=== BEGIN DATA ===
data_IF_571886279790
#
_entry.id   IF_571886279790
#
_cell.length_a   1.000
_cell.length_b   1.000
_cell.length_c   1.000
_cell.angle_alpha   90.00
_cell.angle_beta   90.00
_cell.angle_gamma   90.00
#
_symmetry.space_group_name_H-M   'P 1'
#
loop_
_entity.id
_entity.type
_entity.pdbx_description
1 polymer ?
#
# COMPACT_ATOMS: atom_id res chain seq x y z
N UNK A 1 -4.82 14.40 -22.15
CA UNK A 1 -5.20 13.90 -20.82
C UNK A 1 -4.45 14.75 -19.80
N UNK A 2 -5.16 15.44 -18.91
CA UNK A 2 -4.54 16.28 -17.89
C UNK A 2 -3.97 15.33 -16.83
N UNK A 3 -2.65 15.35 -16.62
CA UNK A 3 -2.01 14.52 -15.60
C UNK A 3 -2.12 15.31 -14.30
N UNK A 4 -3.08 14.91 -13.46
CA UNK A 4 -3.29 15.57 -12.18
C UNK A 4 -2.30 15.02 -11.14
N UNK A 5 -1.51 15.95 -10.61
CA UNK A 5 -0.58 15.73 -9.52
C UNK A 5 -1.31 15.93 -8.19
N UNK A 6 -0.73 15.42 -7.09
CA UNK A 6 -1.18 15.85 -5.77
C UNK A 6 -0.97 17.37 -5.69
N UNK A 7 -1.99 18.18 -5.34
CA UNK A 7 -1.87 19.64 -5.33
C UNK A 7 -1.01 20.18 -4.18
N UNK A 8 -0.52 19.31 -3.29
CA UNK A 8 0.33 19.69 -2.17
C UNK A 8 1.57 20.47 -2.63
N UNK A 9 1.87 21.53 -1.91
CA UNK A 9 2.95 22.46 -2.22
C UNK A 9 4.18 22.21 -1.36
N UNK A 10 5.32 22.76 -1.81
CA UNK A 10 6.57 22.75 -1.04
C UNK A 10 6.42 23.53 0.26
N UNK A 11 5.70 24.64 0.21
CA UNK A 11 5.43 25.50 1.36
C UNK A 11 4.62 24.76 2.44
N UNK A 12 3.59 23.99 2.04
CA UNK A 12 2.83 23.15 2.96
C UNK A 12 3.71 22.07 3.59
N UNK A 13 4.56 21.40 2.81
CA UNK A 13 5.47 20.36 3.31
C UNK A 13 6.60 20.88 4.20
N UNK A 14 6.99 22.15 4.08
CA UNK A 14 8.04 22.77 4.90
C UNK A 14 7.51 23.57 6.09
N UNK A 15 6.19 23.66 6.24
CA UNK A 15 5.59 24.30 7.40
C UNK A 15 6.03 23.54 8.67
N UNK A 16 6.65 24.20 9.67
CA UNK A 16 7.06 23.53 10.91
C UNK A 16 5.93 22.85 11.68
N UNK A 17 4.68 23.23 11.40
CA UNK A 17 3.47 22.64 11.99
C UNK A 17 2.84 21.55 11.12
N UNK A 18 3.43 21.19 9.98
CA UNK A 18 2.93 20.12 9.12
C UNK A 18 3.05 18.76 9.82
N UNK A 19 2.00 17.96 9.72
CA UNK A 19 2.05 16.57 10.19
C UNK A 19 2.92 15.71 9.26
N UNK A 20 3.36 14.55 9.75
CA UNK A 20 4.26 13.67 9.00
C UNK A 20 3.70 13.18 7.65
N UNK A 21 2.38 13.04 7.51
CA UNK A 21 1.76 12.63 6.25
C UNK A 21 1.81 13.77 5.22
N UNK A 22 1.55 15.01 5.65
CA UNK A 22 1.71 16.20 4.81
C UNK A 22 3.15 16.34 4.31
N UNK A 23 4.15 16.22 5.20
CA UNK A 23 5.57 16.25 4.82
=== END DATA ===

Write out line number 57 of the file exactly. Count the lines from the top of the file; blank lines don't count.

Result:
N UNK A 13 4.56 21.40 2.81